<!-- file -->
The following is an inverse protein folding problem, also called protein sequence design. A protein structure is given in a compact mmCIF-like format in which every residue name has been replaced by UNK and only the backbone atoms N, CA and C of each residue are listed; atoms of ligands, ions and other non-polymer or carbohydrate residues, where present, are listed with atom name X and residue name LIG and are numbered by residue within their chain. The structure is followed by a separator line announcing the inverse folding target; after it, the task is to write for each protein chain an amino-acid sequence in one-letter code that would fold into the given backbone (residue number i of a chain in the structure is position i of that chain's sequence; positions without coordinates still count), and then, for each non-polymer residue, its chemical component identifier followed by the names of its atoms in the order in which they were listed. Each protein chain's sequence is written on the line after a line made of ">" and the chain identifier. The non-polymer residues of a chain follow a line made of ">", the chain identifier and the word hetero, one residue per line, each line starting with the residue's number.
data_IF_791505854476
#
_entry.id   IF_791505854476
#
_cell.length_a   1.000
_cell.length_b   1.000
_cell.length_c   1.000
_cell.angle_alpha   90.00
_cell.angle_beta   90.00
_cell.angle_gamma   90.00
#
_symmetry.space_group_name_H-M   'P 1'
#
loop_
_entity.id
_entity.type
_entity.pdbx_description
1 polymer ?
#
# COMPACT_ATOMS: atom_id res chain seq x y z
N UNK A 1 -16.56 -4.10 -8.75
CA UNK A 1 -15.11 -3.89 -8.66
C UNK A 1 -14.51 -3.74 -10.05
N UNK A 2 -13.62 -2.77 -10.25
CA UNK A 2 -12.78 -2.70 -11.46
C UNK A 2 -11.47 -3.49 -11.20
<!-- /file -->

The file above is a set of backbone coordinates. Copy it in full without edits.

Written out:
The following is an inverse protein folding problem, also called protein sequence design. A protein structure is given in a compact mmCIF-like format in which every residue name has been replaced by UNK and only the backbone atoms N, CA and C of each residue are listed; atoms of ligands, ions and other non-polymer or carbohydrate residues, where present, are listed with atom name X and residue name LIG and are numbered by residue within their chain. The structure is followed by a separator line announcing the inverse folding target; after it, the task is to write for each protein chain an amino-acid sequence in one-letter code that would fold into the given backbone (residue number i of a chain in the structure is position i of that chain's sequence; positions without coordinates still count), and then, for each non-polymer residue, its chemical component identifier followed by the names of its atoms in the order in which they were listed. Each protein chain's sequence is written on the line after a line made of ">" and the chain identifier. The non-polymer residues of a chain follow a line made of ">", the chain identifier and the word hetero, one residue per line, each line starting with the residue's number.
data_IF_791505854476
#
_entry.id   IF_791505854476
#
_cell.length_a   1.000
_cell.length_b   1.000
_cell.length_c   1.000
_cell.angle_alpha   90.00
_cell.angle_beta   90.00
_cell.angle_gamma   90.00
#
_symmetry.space_group_name_H-M   'P 1'
#
loop_
_entity.id
_entity.type
_entity.pdbx_description
1 polymer ?
#
# COMPACT_ATOMS: atom_id res chain seq x y z
N UNK A 1 -16.56 -4.10 -8.75
CA UNK A 1 -15.11 -3.89 -8.66
C UNK A 1 -14.51 -3.74 -10.05
N UNK A 2 -13.62 -2.77 -10.25
CA UNK A 2 -12.78 -2.70 -11.46
C UNK A 2 -11.47 -3.49 -11.20